How I Cope With Thoughts Of Giving Up, And How You Can Too
The words give up and quit carry a lot of emotional weight in a society where people are hyper-focused, and hyper-rewarded, by the pursuit of greatness at all cost. Even the less motivated bunch see giving up as a sign of weakness, and can only envy the results of those who "stuck with it."
But thoughts about giving up are not unique to just a few unlucky people on this planet. We're all familiar with times when we can't remember why we started something, when the going gets tough or when things feel stagnant. All of this can make us doubt why we're doing something, or even why we exist.
For some, this nagging thought seems to penetrate the mind no matter what we're doing. For others, it can lead to deep depths of despair, sometimes pushing us to give up on life.
Thoughts of worthlessness or wondering what the point is are not easy to deal with. Today, I'm here to offer my perspective on how I've overcome these thoughts and now see them as not only inevitable, but also totally irrelevant.
Here are two ways I tend to overcome the thoughts telling me to "give up."
First, I recognize that everyone, and I mean everyone, has these thoughts.
Thoughts of giving up are not personal - to you, to me, to anyone. They're universal. They're a product of the human mind. They stem from your ego, the lower aspect of your being, trying to protect itself from unknown territories.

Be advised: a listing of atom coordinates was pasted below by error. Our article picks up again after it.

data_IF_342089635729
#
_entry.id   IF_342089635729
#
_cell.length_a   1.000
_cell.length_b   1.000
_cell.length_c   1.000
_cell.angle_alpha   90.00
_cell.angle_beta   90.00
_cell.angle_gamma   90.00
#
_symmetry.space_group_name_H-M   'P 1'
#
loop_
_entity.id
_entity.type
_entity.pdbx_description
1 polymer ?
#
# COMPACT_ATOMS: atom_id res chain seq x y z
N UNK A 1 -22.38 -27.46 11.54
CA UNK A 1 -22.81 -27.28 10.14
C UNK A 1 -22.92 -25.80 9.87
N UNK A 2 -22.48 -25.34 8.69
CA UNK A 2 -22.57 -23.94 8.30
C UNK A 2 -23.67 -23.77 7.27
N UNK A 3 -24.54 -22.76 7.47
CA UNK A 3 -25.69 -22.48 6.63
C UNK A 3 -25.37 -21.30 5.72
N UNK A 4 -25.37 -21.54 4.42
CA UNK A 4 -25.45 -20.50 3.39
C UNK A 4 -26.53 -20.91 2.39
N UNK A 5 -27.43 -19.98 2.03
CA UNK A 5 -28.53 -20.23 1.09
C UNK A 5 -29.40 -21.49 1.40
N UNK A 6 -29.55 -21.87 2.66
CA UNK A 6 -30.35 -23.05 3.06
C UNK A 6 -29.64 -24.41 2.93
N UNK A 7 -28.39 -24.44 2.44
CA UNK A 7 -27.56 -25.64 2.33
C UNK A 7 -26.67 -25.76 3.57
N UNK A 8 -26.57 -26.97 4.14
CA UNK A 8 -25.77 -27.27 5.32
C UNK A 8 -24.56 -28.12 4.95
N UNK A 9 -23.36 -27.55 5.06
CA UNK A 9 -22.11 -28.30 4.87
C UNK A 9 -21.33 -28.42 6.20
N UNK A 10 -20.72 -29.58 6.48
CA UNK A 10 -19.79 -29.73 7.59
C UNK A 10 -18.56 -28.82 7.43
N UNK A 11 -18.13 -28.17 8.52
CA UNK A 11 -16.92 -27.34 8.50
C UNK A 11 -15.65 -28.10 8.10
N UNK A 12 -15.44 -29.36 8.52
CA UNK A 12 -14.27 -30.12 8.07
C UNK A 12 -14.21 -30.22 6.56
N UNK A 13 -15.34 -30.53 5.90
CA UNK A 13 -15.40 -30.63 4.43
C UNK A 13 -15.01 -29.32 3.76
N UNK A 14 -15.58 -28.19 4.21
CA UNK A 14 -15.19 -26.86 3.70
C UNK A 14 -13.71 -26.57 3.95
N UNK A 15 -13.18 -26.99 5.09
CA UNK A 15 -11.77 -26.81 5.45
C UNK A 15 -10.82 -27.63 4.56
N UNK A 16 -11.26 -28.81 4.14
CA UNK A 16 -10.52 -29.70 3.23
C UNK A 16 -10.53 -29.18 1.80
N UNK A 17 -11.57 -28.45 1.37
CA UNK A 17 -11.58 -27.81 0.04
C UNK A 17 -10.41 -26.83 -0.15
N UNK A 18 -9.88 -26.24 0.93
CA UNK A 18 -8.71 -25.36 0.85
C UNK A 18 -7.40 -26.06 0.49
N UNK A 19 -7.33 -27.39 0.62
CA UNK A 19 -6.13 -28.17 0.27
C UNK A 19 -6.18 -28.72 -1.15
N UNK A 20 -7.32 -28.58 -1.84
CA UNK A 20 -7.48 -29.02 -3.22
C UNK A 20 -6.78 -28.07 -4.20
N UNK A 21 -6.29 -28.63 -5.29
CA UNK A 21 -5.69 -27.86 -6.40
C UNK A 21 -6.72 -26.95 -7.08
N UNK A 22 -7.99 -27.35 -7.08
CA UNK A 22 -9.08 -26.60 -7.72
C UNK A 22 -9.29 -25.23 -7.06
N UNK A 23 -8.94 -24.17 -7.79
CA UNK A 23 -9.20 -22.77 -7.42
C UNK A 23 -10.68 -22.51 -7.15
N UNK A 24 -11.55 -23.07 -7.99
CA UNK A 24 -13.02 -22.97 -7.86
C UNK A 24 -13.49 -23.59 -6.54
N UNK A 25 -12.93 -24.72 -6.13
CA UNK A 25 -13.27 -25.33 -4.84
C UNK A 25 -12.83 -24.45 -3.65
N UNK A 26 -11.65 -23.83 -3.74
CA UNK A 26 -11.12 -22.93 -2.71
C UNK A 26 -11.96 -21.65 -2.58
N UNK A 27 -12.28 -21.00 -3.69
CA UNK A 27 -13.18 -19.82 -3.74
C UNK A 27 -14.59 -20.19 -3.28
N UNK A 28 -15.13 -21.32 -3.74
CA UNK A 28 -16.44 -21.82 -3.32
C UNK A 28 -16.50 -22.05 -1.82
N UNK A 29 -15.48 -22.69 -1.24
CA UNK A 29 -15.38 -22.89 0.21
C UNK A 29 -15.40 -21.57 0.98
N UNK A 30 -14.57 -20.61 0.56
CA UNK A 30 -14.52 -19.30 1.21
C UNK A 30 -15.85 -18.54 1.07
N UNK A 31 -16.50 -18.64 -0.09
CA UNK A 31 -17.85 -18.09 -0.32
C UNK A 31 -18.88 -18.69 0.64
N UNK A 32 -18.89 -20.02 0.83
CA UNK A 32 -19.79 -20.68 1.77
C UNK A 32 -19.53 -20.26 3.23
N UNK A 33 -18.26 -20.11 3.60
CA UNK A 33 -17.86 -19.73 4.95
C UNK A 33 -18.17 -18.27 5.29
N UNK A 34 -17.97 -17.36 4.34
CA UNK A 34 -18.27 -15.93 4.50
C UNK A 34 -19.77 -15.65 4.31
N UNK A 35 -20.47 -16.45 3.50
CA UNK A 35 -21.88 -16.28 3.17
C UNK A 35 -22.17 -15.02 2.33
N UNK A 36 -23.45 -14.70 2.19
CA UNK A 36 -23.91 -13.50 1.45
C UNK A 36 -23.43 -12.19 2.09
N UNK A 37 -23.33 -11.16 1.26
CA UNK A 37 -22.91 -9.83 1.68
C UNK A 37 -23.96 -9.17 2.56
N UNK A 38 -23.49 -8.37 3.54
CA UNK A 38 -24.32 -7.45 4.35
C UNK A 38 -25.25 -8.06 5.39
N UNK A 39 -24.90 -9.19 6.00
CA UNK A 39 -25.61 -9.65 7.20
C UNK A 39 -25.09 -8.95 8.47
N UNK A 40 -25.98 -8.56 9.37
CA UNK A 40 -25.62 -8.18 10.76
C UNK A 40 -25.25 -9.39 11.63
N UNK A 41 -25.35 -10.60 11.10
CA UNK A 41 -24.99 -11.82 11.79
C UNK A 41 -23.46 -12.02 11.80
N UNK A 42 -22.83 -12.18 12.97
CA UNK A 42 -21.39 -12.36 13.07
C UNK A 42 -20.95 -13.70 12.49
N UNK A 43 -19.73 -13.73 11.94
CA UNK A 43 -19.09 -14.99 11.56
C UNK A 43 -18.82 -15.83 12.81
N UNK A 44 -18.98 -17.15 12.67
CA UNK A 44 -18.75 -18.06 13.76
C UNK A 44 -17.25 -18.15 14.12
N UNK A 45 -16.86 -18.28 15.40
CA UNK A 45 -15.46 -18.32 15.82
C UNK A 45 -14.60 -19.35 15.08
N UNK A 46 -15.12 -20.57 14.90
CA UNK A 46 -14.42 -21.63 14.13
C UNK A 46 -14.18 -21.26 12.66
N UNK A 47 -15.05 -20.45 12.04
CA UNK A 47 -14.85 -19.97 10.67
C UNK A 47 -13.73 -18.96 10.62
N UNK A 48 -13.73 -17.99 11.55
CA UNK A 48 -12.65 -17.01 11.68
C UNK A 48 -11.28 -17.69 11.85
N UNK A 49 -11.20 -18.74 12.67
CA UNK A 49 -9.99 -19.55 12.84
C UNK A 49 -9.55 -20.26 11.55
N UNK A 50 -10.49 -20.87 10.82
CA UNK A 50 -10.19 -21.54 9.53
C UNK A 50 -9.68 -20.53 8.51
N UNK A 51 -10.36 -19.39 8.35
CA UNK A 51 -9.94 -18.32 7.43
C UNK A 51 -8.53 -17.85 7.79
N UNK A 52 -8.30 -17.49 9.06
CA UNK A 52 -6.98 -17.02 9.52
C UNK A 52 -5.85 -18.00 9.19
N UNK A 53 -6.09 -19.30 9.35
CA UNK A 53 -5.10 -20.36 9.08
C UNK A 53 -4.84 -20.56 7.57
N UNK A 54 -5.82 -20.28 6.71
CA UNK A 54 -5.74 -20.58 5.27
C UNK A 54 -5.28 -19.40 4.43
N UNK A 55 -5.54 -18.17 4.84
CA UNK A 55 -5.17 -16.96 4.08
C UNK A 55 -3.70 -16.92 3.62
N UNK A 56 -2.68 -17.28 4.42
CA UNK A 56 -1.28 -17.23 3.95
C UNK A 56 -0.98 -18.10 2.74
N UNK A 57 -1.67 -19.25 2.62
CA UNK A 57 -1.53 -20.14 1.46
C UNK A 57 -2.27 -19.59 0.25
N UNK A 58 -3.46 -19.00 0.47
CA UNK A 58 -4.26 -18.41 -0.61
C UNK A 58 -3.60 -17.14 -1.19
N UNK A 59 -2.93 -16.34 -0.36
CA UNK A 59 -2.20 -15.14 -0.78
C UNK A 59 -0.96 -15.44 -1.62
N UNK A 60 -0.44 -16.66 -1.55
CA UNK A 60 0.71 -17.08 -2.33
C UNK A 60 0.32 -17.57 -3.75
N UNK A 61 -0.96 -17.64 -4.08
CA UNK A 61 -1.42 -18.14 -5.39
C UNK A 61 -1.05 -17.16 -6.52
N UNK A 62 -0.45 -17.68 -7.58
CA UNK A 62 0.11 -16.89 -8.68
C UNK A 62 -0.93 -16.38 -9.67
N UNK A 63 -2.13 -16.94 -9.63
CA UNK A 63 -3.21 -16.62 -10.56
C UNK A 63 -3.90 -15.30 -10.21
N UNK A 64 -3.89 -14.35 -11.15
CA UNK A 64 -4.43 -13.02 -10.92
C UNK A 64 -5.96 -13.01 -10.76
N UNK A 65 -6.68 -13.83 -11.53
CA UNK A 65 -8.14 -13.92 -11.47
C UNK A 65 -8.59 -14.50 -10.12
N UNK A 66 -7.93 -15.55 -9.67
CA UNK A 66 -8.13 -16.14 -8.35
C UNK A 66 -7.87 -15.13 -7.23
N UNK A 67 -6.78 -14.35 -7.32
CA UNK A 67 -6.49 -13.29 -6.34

Whenever I have a thought that goes something like, "Just give up. Stop writing. No one is going to read this. No one will like this," my first step is to remember that billions of people have had, are having, or will have that thought. It's not unique to me, so why the heck would I listen to it?
It wasn't always like this for me. I used to give in. Years ago, these thoughts would've been enough for me to not take action. But over time, I realized that I wasn't alone, and the people at the top of their game whom everybody knew about - top athletes, A-list actors, the best of the best - would all have these thoughts too. What a relief knowing that my thoughts didn't mean diddly squat! It should be a relief to you too.
You ought to realize that you have absolute power over the thoughts that occur in your mind, not because you can control them, but because you have a right to not listen. It might be hard not to hear them, but you can certainly learn to choose not to act on them.
Second, I remember that if I stop, I absolutely won't reach my goals.
There's really only one guarantee in life when it comes to your goals: if you stop, then you most certainly will not get to where you want to go.
Nothing else is guaranteed.
There's no guarantee that if you continue, you'll reach your goals. There's no guarantee that if you change your approach, it'll work. The only guarantee is that if you stop, you absolutely will not reach your goal.
For me, this has been a game-changer. When the going gets tough, I always come back to this truth. I may not feel like doing something, but I know good and well that if I stop doing it, I have no chance whatsoever. Why deprive myself of that chance? Is what I'm doing so miserable that I can't enjoy the process? If that's the case, then I need to figure out why I'm not enjoying something, not try harder to get to a finish line.
Whatever adventure you're embarking on, whatever endeavor you're pursuing, make it your point to never stop just because your mind tells you to.